Kids Aren’t Cheap. That Doesn’t Fully Explain Why We’re Ambivalent About Having Them.

A new book explores why what was once a default life stage now feels like an increasingly fraught choice.

In a recent Guardian article about “America’s premier pronatalists,” the journalist mentions her own assumption that “the main thing that [makes having kids] hard [is] that it’s now so incredibly expensive to raise children.”

“No,” the father of the profiled family replies. “Not at all”—and in a significant sense, I think he’s right. So do Anastasia Berg and Rachel Wiseman, authors of the newly released What Are Children For?: On Ambivalence and Choice.

That’s not to say Berg and Wiseman (or I) would ever be dismissive of the real financial hardships many would-be parents face. On the contrary, they devote the first of the book’s four long chapters to a sober examination of such “externals.”

But the delight of the book is that they do not stop there. Berg and Wiseman equally reject the assumption—seen in many lesser entries in the kids conversation—that the externals are the whole of the matter, that all this ambivalence would melt away with just the right package of policies to extend parental leave and make childcare affordable.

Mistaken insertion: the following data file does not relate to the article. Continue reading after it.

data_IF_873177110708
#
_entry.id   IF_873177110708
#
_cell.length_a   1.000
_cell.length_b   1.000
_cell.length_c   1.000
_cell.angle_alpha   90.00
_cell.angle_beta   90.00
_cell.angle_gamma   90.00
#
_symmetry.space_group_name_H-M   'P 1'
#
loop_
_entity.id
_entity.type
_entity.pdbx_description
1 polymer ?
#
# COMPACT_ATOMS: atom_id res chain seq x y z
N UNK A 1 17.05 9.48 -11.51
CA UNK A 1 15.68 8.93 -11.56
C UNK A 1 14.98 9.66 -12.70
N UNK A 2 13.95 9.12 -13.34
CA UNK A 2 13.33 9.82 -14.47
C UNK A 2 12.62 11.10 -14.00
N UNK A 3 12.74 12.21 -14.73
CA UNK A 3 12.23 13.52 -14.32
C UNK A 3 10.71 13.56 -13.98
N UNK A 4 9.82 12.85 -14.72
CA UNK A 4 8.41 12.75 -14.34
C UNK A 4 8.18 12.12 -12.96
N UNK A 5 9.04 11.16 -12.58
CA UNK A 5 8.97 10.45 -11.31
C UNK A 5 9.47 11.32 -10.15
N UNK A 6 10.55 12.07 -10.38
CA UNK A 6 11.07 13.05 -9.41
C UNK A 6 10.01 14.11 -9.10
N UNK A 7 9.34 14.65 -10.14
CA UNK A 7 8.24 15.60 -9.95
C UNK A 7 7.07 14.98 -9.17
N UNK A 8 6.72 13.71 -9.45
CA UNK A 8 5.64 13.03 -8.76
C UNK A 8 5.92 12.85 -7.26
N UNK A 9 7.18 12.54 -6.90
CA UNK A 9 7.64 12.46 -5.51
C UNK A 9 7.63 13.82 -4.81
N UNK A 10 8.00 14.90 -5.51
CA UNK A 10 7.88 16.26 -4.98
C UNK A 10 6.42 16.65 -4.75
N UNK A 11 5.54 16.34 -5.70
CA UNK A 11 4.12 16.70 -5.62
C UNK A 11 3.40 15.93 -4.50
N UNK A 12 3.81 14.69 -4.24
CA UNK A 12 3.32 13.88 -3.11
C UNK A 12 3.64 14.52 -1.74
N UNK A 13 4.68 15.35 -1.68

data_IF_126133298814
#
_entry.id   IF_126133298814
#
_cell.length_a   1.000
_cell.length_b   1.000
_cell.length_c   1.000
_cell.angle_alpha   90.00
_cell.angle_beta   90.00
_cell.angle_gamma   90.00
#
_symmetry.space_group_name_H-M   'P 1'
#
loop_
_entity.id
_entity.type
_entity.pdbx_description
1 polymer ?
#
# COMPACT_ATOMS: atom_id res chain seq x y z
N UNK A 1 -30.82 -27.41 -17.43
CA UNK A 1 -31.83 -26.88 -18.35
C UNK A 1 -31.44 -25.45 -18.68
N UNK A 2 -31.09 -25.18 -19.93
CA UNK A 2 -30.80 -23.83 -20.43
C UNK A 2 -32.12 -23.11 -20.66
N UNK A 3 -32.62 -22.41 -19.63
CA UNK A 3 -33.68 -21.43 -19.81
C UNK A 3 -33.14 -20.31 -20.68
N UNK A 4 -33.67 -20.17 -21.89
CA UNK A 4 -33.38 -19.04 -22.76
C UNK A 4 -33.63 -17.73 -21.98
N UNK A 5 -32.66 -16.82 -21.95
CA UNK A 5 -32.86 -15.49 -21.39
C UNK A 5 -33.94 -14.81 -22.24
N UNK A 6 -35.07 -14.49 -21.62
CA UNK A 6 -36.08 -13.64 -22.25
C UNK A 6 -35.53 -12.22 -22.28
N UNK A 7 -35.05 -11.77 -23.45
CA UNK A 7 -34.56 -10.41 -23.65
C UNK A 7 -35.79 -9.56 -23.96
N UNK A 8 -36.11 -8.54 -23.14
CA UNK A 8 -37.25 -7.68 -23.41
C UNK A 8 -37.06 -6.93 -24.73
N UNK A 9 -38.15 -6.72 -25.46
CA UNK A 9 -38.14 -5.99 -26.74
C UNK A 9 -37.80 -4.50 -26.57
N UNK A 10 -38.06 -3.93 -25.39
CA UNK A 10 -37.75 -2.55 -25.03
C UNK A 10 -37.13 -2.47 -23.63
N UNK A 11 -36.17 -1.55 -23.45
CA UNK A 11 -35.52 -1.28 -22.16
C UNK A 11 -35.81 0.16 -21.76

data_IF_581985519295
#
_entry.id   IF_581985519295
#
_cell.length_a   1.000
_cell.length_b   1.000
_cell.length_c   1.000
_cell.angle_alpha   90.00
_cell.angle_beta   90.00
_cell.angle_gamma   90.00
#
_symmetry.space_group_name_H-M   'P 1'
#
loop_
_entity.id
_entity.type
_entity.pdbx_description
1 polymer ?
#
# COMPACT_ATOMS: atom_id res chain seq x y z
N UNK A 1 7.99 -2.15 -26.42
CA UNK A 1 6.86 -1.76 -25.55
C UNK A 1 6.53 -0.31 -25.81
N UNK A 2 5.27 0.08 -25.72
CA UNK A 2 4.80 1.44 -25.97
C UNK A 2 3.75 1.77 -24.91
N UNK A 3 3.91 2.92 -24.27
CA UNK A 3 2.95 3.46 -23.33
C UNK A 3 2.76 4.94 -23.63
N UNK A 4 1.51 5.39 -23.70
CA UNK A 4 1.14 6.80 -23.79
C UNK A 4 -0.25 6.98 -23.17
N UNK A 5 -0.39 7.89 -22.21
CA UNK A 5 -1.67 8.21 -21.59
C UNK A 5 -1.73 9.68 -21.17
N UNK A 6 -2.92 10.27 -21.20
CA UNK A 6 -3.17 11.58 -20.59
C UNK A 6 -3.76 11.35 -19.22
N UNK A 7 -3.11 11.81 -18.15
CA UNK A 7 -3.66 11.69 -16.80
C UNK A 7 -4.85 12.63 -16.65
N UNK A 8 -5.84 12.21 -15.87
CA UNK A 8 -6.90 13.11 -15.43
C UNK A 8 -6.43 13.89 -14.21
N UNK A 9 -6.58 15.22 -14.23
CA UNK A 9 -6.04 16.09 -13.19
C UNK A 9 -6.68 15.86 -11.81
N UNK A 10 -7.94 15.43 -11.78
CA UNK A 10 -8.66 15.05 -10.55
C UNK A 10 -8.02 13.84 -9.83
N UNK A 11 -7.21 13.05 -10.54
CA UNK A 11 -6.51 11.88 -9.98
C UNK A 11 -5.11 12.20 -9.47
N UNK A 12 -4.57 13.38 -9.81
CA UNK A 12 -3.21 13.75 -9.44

It wouldn’t, and What are Children For? is a welcome complication of that simplistic account. As the title signals, Berg and Wiseman aim to deliver a sharp cultural and philosophical analysis, giving rigorous but sympathetic examination to a “world that is both pro- and anti-natalist.” Though they embrace at the last moment a major claim they seem to resist throughout the text, their project succeeds.

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